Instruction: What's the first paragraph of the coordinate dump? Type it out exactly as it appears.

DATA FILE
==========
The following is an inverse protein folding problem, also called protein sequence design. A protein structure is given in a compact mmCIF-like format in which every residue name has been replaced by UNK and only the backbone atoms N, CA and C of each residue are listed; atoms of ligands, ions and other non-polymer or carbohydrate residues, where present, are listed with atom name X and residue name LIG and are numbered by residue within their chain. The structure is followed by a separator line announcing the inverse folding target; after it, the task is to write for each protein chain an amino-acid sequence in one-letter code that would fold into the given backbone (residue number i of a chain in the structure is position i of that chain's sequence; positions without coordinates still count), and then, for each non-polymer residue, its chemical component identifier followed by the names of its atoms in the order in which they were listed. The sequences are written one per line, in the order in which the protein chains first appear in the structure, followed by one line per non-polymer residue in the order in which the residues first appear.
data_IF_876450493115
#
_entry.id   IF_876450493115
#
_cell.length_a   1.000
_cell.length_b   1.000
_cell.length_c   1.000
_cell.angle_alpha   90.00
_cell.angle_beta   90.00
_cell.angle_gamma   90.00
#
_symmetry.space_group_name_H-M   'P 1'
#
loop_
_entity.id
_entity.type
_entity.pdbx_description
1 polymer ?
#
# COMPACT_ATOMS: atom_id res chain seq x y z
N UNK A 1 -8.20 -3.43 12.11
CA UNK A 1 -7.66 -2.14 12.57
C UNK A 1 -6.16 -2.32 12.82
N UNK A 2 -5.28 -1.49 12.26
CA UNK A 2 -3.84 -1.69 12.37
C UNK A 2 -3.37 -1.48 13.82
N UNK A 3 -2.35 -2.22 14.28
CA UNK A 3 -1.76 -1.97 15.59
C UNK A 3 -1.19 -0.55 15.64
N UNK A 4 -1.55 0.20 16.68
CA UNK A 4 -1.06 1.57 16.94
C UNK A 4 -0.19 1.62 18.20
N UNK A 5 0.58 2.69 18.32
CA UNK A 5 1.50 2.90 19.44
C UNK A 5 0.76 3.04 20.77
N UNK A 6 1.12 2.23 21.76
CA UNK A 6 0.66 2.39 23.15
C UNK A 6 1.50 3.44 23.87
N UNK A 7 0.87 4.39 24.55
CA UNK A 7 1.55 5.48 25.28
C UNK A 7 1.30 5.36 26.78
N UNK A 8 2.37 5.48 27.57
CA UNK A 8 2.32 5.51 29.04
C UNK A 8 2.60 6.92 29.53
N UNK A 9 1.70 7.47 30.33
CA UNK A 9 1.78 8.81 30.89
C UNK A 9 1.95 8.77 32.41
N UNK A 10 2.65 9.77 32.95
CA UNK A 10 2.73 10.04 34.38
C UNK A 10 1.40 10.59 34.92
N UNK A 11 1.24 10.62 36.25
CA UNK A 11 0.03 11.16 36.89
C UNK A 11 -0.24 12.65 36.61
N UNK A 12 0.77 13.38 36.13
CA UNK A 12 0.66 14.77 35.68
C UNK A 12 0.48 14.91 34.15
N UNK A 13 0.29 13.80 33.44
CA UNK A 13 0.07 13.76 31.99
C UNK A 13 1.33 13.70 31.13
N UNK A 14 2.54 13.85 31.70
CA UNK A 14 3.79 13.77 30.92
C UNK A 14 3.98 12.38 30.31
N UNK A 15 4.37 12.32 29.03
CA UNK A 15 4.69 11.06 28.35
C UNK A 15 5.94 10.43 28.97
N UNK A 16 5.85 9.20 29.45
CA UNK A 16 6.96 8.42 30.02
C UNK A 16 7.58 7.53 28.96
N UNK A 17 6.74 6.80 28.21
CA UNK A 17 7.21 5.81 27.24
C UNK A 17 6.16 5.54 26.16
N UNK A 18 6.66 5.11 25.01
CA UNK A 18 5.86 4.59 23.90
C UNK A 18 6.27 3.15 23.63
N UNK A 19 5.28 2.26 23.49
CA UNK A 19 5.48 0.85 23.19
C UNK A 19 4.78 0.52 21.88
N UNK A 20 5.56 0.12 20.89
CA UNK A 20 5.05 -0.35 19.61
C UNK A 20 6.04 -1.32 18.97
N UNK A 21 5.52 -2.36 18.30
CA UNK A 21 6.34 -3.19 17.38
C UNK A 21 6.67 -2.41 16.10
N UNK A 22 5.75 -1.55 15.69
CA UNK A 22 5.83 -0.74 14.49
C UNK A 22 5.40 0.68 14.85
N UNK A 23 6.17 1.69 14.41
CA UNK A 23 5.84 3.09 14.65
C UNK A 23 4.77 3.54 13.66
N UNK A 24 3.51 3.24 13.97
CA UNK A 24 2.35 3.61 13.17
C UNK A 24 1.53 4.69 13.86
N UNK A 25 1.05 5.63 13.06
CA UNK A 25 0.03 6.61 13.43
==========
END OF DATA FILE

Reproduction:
The following is an inverse protein folding problem, also called protein sequence design. A protein structure is given in a compact mmCIF-like format in which every residue name has been replaced by UNK and only the backbone atoms N, CA and C of each residue are listed; atoms of ligands, ions and other non-polymer or carbohydrate residues, where present, are listed with atom name X and residue name LIG and are numbered by residue within their chain. The structure is followed by a separator line announcing the inverse folding target; after it, the task is to write for each protein chain an amino-acid sequence in one-letter code that would fold into the given backbone (residue number i of a chain in the structure is position i of that chain's sequence; positions without coordinates still count), and then, for each non-polymer residue, its chemical component identifier followed by the names of its atoms in the order in which they were listed. The sequences are written one per line, in the order in which the protein chains first appear in the structure, followed by one line per non-polymer residue in the order in which the residues first appear.